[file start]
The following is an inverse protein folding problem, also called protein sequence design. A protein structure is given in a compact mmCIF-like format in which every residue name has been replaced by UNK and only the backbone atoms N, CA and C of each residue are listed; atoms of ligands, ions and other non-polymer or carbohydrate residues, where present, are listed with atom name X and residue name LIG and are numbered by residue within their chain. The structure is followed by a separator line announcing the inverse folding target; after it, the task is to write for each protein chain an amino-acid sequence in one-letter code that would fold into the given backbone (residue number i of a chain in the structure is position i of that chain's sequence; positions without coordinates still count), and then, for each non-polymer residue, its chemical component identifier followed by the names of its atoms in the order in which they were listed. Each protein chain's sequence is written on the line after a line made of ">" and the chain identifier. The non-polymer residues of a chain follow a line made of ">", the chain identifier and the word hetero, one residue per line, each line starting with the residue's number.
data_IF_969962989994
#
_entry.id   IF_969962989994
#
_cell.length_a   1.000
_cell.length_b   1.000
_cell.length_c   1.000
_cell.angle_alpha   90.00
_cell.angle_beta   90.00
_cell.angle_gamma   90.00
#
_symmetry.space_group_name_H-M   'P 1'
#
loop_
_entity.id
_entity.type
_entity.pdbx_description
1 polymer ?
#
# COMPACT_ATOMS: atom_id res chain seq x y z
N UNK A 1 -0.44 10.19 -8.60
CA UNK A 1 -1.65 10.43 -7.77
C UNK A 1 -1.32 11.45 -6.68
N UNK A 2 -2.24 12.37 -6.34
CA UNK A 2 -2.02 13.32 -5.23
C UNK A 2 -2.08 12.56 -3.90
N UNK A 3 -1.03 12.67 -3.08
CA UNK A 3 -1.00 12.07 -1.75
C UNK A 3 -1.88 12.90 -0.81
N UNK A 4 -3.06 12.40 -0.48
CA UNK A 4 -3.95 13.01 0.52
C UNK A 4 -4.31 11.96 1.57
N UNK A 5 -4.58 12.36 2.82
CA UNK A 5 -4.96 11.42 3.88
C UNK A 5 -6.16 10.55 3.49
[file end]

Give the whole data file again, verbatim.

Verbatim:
The following is an inverse protein folding problem, also called protein sequence design. A protein structure is given in a compact mmCIF-like format in which every residue name has been replaced by UNK and only the backbone atoms N, CA and C of each residue are listed; atoms of ligands, ions and other non-polymer or carbohydrate residues, where present, are listed with atom name X and residue name LIG and are numbered by residue within their chain. The structure is followed by a separator line announcing the inverse folding target; after it, the task is to write for each protein chain an amino-acid sequence in one-letter code that would fold into the given backbone (residue number i of a chain in the structure is position i of that chain's sequence; positions without coordinates still count), and then, for each non-polymer residue, its chemical component identifier followed by the names of its atoms in the order in which they were listed. Each protein chain's sequence is written on the line after a line made of ">" and the chain identifier. The non-polymer residues of a chain follow a line made of ">", the chain identifier and the word hetero, one residue per line, each line starting with the residue's number.
data_IF_969962989994
#
_entry.id   IF_969962989994
#
_cell.length_a   1.000
_cell.length_b   1.000
_cell.length_c   1.000
_cell.angle_alpha   90.00
_cell.angle_beta   90.00
_cell.angle_gamma   90.00
#
_symmetry.space_group_name_H-M   'P 1'
#
loop_
_entity.id
_entity.type
_entity.pdbx_description
1 polymer ?
#
# COMPACT_ATOMS: atom_id res chain seq x y z
N UNK A 1 -0.44 10.19 -8.60
CA UNK A 1 -1.65 10.43 -7.77
C UNK A 1 -1.32 11.45 -6.68
N UNK A 2 -2.24 12.37 -6.34
CA UNK A 2 -2.02 13.32 -5.23
C UNK A 2 -2.08 12.56 -3.90
N UNK A 3 -1.03 12.67 -3.08
CA UNK A 3 -1.00 12.07 -1.75
C UNK A 3 -1.88 12.90 -0.81
N UNK A 4 -3.06 12.40 -0.48
CA UNK A 4 -3.95 13.01 0.52
C UNK A 4 -4.31 11.96 1.57
N UNK A 5 -4.58 12.36 2.82
CA UNK A 5 -4.96 11.42 3.88
C UNK A 5 -6.16 10.55 3.49